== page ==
Ultimately the pictures do tell the story, it's just a shame that they aren't even remotely a match for what you see on the screen. Still, the combination of color, dynamics and clarity is truly impressive.
Mike did a great job, I say that not because of the level of calibration accuracy, but because laser projectors, at least and perhaps some other solid state light engine projectors do have larger color gamuts, which, I tend to think, makes a mere REC709 calibration a bit different than lamp based projectors. That is, getting the best out of a laser projector may require a little more "tweaking" perhaps than the automatic calibration tools most calibrators use. I would have loved to have some DCI content - the same as in the theaters, to really see what this projector can do at its best.
Keep that in mind, at this point, the projector's color range capabilities exceed that of the material its being fed. A good Blu-ray disc hardly fits the concept of "garbage in, garbage out, but the same content in DCI format on this projector, should be visibly more stunning!
I've fiddled slightly with Mike's THX settings, adding 1 to red, here, reducing green 1 there, and I liked my changes better on most content, but we're really talking about barely perceptible differences. I have no idea if my very slight changes would produce a tighter, or less tight calibration (probably less), but at the end of all things, its what looks best to us.
So what is the bottom line? As sharp a picture as you will see short of a true 4K resolution projector. Rich colors, with good pop - a dynamic feel to them, without being over the top. Very good accuracy, with a full production version potentially better?
One caveat, we're talking about extremely good black level performance, but, I need to comment on Epson's claim of essentially perfect contrast. Epson's point, in its brochure is that when the content is a black frame, the light engine is simply turned off. That creates On/Off infinite contrast (divide by zero). Such scenes do happen, sometimes between scenes in a movie, or in credits at the end, but its really rare to have a pure black image. The reality, is that if there's just a pixel or two on, even at near black levels, the light engine is on, and the black level performance becomes what we describe - extremely good, but not up to the very best!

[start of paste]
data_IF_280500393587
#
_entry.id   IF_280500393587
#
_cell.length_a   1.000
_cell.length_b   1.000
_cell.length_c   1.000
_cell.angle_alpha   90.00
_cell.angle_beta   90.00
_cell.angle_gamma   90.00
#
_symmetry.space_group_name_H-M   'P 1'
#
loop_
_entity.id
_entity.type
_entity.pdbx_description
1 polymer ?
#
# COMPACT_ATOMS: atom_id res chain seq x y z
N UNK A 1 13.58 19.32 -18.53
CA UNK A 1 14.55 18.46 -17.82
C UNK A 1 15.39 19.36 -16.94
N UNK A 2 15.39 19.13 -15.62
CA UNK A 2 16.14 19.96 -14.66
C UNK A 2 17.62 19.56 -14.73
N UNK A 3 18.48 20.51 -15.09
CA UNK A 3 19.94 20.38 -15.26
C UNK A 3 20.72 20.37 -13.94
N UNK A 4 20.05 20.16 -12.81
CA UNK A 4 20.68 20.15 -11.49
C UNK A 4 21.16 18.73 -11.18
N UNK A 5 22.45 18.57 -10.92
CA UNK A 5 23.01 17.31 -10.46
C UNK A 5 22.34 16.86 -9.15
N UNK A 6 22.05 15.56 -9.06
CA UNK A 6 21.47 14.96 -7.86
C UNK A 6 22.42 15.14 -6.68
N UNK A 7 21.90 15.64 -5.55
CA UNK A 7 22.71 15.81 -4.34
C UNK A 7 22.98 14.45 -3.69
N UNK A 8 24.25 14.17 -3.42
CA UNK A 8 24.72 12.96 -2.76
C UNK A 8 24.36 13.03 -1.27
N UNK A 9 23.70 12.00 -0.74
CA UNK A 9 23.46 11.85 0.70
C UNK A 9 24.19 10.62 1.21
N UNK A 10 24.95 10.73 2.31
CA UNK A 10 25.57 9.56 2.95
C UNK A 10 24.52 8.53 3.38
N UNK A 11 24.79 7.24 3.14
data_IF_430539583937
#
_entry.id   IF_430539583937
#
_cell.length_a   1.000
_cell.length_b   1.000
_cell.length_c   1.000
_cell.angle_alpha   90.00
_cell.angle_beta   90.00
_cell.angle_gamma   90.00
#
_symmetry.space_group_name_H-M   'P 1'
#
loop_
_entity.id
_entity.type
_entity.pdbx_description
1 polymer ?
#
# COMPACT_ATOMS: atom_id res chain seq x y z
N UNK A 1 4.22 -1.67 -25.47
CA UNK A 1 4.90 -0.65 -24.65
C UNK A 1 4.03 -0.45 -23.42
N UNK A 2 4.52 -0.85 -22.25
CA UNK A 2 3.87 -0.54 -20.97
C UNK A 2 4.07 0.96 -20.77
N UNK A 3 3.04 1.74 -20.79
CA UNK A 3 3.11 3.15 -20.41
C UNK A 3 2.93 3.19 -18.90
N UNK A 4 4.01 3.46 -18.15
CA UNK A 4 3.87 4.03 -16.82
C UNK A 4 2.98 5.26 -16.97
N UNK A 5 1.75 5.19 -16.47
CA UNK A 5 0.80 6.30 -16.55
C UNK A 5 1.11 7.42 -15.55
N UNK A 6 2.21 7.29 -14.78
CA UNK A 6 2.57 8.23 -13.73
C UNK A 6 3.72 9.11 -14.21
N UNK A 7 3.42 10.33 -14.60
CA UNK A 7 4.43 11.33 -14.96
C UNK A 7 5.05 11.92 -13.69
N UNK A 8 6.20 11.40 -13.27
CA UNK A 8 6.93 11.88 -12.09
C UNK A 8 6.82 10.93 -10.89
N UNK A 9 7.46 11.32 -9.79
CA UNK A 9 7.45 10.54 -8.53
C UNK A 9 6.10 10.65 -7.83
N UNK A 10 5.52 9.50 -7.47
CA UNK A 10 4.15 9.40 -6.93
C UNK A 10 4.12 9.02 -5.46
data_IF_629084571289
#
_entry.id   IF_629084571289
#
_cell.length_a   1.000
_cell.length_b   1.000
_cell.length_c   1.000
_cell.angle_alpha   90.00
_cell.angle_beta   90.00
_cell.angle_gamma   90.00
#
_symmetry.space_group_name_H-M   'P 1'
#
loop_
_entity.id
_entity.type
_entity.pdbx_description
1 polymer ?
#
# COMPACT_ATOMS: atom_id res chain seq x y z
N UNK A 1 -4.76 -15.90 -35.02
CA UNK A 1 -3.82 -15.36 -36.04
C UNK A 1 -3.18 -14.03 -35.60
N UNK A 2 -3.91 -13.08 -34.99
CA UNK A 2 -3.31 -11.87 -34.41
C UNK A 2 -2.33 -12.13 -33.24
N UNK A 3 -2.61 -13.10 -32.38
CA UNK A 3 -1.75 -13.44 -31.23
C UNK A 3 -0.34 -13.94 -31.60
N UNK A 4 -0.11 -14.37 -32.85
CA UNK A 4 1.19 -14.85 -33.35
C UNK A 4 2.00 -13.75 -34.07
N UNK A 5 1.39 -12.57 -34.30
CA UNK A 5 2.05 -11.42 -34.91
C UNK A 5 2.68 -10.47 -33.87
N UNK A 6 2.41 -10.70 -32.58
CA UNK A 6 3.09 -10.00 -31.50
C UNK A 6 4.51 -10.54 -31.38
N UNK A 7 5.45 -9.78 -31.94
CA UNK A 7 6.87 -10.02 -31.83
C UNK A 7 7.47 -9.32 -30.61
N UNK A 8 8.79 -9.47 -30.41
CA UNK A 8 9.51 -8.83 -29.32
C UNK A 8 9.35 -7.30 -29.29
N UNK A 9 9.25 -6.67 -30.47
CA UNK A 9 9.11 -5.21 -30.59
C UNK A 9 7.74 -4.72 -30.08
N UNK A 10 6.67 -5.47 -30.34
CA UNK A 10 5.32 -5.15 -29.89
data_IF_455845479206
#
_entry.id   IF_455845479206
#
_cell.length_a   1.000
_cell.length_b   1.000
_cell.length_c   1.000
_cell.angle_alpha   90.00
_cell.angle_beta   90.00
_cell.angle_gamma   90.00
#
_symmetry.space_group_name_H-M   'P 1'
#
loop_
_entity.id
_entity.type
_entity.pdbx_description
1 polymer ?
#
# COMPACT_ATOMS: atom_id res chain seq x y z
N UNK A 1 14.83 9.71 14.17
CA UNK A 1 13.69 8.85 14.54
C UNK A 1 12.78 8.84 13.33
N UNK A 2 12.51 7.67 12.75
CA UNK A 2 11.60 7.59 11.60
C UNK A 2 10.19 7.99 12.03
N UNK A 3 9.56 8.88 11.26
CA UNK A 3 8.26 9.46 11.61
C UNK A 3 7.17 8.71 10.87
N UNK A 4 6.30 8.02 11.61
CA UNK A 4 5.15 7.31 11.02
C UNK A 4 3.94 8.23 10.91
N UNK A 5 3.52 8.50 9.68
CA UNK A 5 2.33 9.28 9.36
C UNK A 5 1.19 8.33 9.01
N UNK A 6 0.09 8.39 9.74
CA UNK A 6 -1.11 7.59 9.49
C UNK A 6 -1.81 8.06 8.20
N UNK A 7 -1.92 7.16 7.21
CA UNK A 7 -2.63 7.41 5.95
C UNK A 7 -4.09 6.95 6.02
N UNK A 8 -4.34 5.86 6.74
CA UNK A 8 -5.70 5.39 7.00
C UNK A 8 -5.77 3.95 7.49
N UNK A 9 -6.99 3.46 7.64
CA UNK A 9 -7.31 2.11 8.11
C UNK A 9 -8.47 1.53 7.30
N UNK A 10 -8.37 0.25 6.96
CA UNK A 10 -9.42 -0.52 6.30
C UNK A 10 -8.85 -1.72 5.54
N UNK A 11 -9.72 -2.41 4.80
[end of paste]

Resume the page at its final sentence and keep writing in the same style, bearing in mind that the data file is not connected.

All considered though, it's great to watch. Only the Sony VW600 of any projector I've had here in the last year, (at almost twice the price) can match or beat it at color and sharpness, and I think the Epson will do better blacks on dark scenes than the VW600ES, which wasn't much better than their HW55ES or Epson's 5030UB. The last JVCs in here beat it at black level performance. Still, like Sony's VW600ES, it has achieved black level performance that's darn good, so that other factors become more important than further black level improvements.
Best I can tell, the Epson's done a slightly better job on pixel shifting for better perceived sharpness, on 1080 content, and also a touch better on true 4K content that that JVC. As I said elsewhere, that's my perception, I really need to do a comparison, it's certainly a close content. JVC has always struggled a bit with 3D, whereas this Epson does a really excellent job with 3D content.
Great picture! Can full production versions be better? Probably, if in no other area, due to the inherent pixel mis-alignment of this projector which is greater than one would expect on a production projector, should lead to an even sharper looking image.